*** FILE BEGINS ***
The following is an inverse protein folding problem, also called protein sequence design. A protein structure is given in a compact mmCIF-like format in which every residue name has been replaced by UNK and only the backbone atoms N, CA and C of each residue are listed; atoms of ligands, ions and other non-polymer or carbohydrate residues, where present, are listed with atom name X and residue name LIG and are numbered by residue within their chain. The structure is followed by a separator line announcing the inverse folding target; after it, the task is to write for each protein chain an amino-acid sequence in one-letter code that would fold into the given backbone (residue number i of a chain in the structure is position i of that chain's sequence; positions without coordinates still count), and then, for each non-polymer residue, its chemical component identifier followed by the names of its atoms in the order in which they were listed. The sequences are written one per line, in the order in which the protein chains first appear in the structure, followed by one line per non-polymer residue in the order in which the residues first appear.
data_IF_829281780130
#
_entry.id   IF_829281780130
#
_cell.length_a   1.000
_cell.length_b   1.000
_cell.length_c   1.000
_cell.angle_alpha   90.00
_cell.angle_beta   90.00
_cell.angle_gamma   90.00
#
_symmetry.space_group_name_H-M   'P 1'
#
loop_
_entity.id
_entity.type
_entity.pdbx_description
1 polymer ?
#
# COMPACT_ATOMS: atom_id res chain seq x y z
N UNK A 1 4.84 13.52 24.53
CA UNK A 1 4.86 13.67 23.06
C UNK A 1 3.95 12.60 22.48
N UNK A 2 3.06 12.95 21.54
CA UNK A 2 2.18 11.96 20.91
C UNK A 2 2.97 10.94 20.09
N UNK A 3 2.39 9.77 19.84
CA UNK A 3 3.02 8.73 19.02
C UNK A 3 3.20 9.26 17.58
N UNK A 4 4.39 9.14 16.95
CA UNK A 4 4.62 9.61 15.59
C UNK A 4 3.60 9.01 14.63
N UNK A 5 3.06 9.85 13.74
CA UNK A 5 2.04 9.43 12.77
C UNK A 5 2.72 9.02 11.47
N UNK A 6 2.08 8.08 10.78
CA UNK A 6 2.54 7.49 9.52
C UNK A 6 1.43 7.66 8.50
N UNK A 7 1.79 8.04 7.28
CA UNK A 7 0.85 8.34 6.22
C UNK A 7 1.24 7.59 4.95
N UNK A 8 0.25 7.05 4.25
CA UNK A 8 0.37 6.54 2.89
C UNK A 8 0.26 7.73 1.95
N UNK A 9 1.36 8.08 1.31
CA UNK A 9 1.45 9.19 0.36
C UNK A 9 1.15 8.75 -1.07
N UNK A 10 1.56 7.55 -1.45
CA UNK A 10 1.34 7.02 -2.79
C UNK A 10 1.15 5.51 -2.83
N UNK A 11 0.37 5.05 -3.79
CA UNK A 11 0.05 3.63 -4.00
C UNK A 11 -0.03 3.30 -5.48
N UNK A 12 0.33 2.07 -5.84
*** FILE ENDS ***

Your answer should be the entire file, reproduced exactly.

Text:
The following is an inverse protein folding problem, also called protein sequence design. A protein structure is given in a compact mmCIF-like format in which every residue name has been replaced by UNK and only the backbone atoms N, CA and C of each residue are listed; atoms of ligands, ions and other non-polymer or carbohydrate residues, where present, are listed with atom name X and residue name LIG and are numbered by residue within their chain. The structure is followed by a separator line announcing the inverse folding target; after it, the task is to write for each protein chain an amino-acid sequence in one-letter code that would fold into the given backbone (residue number i of a chain in the structure is position i of that chain's sequence; positions without coordinates still count), and then, for each non-polymer residue, its chemical component identifier followed by the names of its atoms in the order in which they were listed. The sequences are written one per line, in the order in which the protein chains first appear in the structure, followed by one line per non-polymer residue in the order in which the residues first appear.
data_IF_829281780130
#
_entry.id   IF_829281780130
#
_cell.length_a   1.000
_cell.length_b   1.000
_cell.length_c   1.000
_cell.angle_alpha   90.00
_cell.angle_beta   90.00
_cell.angle_gamma   90.00
#
_symmetry.space_group_name_H-M   'P 1'
#
loop_
_entity.id
_entity.type
_entity.pdbx_description
1 polymer ?
#
# COMPACT_ATOMS: atom_id res chain seq x y z
N UNK A 1 4.84 13.52 24.53
CA UNK A 1 4.86 13.67 23.06
C UNK A 1 3.95 12.60 22.48
N UNK A 2 3.06 12.95 21.54
CA UNK A 2 2.18 11.96 20.91
C UNK A 2 2.97 10.94 20.09
N UNK A 3 2.39 9.77 19.84
CA UNK A 3 3.02 8.73 19.02
C UNK A 3 3.20 9.26 17.58
N UNK A 4 4.39 9.14 16.95
CA UNK A 4 4.62 9.61 15.59
C UNK A 4 3.60 9.01 14.63
N UNK A 5 3.06 9.85 13.74
CA UNK A 5 2.04 9.43 12.77
C UNK A 5 2.72 9.02 11.47
N UNK A 6 2.08 8.08 10.78
CA UNK A 6 2.54 7.49 9.52
C UNK A 6 1.43 7.66 8.50
N UNK A 7 1.79 8.04 7.28
CA UNK A 7 0.85 8.34 6.22
C UNK A 7 1.24 7.59 4.95
N UNK A 8 0.25 7.05 4.25
CA UNK A 8 0.37 6.54 2.89
C UNK A 8 0.26 7.73 1.95
N UNK A 9 1.36 8.08 1.31
CA UNK A 9 1.45 9.19 0.36
C UNK A 9 1.15 8.75 -1.07
N UNK A 10 1.56 7.55 -1.45
CA UNK A 10 1.34 7.02 -2.79
C UNK A 10 1.15 5.51 -2.83
N UNK A 11 0.37 5.05 -3.79
CA UNK A 11 0.05 3.63 -4.00
C UNK A 11 -0.03 3.30 -5.48
N UNK A 12 0.33 2.07 -5.84